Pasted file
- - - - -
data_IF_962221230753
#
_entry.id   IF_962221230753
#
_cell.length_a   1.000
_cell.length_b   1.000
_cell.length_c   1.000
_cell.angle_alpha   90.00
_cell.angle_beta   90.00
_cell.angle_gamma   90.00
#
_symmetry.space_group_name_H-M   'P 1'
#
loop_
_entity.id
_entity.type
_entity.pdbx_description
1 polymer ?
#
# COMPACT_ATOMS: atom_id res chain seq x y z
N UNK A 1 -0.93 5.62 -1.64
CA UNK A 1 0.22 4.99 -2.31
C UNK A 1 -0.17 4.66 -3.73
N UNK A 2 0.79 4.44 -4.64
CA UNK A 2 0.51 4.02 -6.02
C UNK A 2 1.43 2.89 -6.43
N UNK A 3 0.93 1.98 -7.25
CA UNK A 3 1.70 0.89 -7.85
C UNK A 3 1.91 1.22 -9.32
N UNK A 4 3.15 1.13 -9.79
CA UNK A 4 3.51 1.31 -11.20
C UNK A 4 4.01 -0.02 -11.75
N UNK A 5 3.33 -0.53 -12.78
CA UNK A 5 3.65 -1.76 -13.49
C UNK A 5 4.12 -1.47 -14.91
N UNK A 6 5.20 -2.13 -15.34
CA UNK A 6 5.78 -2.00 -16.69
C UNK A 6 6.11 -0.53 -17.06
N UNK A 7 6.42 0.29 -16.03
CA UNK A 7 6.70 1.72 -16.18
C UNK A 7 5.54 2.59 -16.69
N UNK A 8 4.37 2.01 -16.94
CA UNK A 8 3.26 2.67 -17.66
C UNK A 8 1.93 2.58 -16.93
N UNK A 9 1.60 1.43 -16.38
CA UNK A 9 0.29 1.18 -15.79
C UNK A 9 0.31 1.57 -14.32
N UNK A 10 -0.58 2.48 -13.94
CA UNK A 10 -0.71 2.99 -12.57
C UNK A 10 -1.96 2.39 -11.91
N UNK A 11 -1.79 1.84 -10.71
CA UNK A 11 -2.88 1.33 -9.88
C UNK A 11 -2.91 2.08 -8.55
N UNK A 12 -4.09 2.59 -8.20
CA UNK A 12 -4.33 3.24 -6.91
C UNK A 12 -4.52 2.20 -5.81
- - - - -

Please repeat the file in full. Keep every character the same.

data_IF_962221230753
#
_entry.id   IF_962221230753
#
_cell.length_a   1.000
_cell.length_b   1.000
_cell.length_c   1.000
_cell.angle_alpha   90.00
_cell.angle_beta   90.00
_cell.angle_gamma   90.00
#
_symmetry.space_group_name_H-M   'P 1'
#
loop_
_entity.id
_entity.type
_entity.pdbx_description
1 polymer ?
#
# COMPACT_ATOMS: atom_id res chain seq x y z
N UNK A 1 -0.93 5.62 -1.64
CA UNK A 1 0.22 4.99 -2.31
C UNK A 1 -0.17 4.66 -3.73
N UNK A 2 0.79 4.44 -4.64
CA UNK A 2 0.51 4.02 -6.02
C UNK A 2 1.43 2.89 -6.43
N UNK A 3 0.93 1.98 -7.25
CA UNK A 3 1.70 0.89 -7.85
C UNK A 3 1.91 1.22 -9.32
N UNK A 4 3.15 1.13 -9.79
CA UNK A 4 3.51 1.31 -11.20
C UNK A 4 4.01 -0.02 -11.75
N UNK A 5 3.33 -0.53 -12.78
CA UNK A 5 3.65 -1.76 -13.49
C UNK A 5 4.12 -1.47 -14.91
N UNK A 6 5.20 -2.13 -15.34
CA UNK A 6 5.78 -2.00 -16.69
C UNK A 6 6.11 -0.53 -17.06
N UNK A 7 6.42 0.29 -16.03
CA UNK A 7 6.70 1.72 -16.18
C UNK A 7 5.54 2.59 -16.69
N UNK A 8 4.37 2.01 -16.94
CA UNK A 8 3.26 2.67 -17.66
C UNK A 8 1.93 2.58 -16.93
N UNK A 9 1.60 1.43 -16.38
CA UNK A 9 0.29 1.18 -15.79
C UNK A 9 0.31 1.57 -14.32
N UNK A 10 -0.58 2.48 -13.94
CA UNK A 10 -0.71 2.99 -12.57
C UNK A 10 -1.96 2.39 -11.91
N UNK A 11 -1.79 1.84 -10.71
CA UNK A 11 -2.88 1.33 -9.88
C UNK A 11 -2.91 2.08 -8.55
N UNK A 12 -4.09 2.59 -8.20
CA UNK A 12 -4.33 3.24 -6.91
C UNK A 12 -4.52 2.20 -5.81